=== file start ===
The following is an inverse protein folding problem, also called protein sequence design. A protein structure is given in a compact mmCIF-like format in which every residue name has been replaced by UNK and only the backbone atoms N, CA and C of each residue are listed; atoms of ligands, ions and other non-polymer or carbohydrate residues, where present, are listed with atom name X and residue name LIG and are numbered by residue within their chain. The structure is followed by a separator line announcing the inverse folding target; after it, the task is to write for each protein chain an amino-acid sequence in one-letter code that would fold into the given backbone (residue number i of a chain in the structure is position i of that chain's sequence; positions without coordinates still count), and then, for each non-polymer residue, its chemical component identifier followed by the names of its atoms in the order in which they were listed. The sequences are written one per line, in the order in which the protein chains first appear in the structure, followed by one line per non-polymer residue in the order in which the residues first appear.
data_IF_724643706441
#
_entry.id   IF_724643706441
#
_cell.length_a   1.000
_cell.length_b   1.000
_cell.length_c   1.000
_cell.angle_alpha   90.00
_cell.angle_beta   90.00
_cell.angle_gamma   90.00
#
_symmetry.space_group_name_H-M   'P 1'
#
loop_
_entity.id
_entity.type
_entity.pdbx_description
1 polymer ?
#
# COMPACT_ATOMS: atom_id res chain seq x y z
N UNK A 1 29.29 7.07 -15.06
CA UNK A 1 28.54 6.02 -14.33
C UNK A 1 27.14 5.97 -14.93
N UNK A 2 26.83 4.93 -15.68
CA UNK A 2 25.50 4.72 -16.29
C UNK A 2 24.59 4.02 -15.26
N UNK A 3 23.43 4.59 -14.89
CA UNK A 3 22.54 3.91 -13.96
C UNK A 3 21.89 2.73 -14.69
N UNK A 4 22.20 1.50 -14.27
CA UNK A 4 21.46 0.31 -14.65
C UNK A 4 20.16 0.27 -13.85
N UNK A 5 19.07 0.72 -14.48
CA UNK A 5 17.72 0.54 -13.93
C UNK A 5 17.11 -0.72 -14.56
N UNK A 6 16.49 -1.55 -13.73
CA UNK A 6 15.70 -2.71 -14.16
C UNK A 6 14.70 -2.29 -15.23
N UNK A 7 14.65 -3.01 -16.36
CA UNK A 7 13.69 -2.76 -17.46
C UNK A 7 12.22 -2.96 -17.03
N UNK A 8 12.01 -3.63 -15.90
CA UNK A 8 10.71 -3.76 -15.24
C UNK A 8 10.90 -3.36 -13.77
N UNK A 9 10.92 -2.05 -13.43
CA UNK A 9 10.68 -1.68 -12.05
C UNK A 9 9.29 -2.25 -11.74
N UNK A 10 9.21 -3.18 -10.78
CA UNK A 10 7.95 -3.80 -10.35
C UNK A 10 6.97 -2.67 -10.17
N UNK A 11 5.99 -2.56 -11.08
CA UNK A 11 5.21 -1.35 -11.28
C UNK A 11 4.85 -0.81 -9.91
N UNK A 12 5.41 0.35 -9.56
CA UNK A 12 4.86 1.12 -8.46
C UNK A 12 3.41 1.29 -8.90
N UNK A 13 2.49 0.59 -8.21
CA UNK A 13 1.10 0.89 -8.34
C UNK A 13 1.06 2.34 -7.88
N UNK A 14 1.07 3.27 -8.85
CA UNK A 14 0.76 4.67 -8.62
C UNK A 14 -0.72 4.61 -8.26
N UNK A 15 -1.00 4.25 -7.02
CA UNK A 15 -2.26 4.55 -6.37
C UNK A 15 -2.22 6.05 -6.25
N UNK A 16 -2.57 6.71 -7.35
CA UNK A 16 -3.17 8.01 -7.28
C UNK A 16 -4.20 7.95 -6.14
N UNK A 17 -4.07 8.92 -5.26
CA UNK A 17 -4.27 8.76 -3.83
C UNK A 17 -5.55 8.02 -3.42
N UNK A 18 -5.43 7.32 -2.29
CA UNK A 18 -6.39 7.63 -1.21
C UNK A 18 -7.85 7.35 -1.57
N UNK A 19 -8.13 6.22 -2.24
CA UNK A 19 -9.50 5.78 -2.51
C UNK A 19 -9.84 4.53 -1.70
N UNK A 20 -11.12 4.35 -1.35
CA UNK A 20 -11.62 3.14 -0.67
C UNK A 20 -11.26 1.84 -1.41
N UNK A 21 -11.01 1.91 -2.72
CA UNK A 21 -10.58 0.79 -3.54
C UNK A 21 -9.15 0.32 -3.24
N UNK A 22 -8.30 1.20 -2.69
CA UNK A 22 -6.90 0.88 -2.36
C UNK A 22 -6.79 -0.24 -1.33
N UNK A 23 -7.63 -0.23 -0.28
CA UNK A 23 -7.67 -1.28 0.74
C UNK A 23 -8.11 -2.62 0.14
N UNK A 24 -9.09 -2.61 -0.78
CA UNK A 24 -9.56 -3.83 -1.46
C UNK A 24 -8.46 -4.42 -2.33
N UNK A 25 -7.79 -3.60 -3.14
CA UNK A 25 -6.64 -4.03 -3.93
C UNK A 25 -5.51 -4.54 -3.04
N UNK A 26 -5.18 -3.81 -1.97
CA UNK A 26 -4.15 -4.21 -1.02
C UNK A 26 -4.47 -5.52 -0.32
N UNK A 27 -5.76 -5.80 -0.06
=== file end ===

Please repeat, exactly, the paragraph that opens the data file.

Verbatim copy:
The following is an inverse protein folding problem, also called protein sequence design. A protein structure is given in a compact mmCIF-like format in which every residue name has been replaced by UNK and only the backbone atoms N, CA and C of each residue are listed; atoms of ligands, ions and other non-polymer or carbohydrate residues, where present, are listed with atom name X and residue name LIG and are numbered by residue within their chain. The structure is followed by a separator line announcing the inverse folding target; after it, the task is to write for each protein chain an amino-acid sequence in one-letter code that would fold into the given backbone (residue number i of a chain in the structure is position i of that chain's sequence; positions without coordinates still count), and then, for each non-polymer residue, its chemical component identifier followed by the names of its atoms in the order in which they were listed. The sequences are written one per line, in the order in which the protein chains first appear in the structure, followed by one line per non-polymer residue in the order in which the residues first appear.